A mythical civilization, Tartessos, became the obsession of German historian Adolf Schulten, seeking his own private Troy in South region of Spain, a sort of Atlantis, origin of Europe and his dream as pioneer of a new science: Archaology.
Tartessos is one of the most interesting cultures of Ancient times as well as a landmark in the History of Andalusia and the Mediterranean Sea. The mysterious atmosphere that surrounds Tartessos is due to German historian Adolf Schulten. Influenced by Schliemann's success in finding Troy, and his own findings in the Spanish city of Numantia, Schulten set up a myth around Tartessos and some of the ideas still persisting in Spanish nationality. He imagined an ideal civilization in the Andalusian Atlantic coastline, between East and West, the first city-state inhabited by peaceful, long-living people, with great culture, and ability for navigation, a set up mixing the Greek Atlantida and the American Eldorado. Apart from researching Schulten's life and work, this documentary contrasts that myth of Tartessos with the present knowledge, and proposes a reflection on the use of Archaeology and History during the 20th century to built national identities in Europe.Written by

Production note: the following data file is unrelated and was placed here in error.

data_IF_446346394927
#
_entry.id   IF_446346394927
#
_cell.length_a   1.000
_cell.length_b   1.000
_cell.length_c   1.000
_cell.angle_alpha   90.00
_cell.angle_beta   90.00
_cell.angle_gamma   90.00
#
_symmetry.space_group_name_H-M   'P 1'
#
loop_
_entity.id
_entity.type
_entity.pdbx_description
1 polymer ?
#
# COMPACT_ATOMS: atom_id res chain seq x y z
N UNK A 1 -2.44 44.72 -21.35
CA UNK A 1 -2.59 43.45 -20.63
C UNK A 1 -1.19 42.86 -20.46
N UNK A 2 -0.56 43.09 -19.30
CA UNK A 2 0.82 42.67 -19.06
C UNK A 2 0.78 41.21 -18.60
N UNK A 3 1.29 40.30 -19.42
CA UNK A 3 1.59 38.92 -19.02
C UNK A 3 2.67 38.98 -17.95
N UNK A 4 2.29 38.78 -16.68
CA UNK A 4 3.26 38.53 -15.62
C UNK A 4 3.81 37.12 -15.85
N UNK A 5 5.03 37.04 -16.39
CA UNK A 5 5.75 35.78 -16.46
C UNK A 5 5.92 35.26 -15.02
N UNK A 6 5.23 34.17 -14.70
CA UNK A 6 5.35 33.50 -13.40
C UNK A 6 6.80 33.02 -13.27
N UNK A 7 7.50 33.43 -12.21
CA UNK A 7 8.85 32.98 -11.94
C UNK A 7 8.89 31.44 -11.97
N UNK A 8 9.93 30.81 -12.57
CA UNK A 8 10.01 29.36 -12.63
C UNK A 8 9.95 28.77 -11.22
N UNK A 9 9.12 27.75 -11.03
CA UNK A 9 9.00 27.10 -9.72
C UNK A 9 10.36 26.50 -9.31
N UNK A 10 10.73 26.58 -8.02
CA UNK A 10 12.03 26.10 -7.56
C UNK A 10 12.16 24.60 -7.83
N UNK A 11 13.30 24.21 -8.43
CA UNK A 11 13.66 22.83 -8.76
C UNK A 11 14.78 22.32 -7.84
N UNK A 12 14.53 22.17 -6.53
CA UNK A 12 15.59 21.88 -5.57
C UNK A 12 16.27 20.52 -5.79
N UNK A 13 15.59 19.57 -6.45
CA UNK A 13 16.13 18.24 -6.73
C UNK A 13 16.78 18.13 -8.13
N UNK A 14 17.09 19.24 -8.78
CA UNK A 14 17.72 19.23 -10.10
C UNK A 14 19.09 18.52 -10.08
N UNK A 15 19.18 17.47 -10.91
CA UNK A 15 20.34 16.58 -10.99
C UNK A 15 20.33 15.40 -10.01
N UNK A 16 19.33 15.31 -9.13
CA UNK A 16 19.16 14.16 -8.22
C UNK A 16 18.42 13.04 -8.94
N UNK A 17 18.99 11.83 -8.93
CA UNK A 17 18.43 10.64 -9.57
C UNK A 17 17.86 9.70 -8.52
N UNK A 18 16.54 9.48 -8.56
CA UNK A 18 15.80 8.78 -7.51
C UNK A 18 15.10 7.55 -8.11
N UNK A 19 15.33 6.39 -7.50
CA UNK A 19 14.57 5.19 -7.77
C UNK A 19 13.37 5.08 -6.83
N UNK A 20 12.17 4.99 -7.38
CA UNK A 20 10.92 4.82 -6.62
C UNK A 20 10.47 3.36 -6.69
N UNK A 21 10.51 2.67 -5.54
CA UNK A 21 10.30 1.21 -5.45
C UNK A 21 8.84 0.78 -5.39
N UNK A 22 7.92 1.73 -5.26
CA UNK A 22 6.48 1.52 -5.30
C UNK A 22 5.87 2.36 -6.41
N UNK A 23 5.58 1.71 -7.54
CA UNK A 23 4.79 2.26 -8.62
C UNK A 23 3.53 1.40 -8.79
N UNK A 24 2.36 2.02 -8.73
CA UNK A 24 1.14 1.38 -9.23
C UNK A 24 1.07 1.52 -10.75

Hergueta, José Antonio
Adolf Schulten obsession with Spain remained a mystery. Why this German historian spent most of his life in Spain, studying, publishing and, eventually, on site excavation of archaeological sites. As other pioneers of Archaeology in early 20th century, Schulten expected to find his own private Troy in Spain: Tartessos was the myth where he placed the origin of Western Civilization, even before Greece, to be placed in South Spain. The last expert interviewed in the film, José María Blázquez, explains some details of Schulten's private life and thinking, and in particular questions about the fact of Schulten as a young student traveling to Spain as some sort of "call", not having any particular knowledge about the destination of his longings. See more »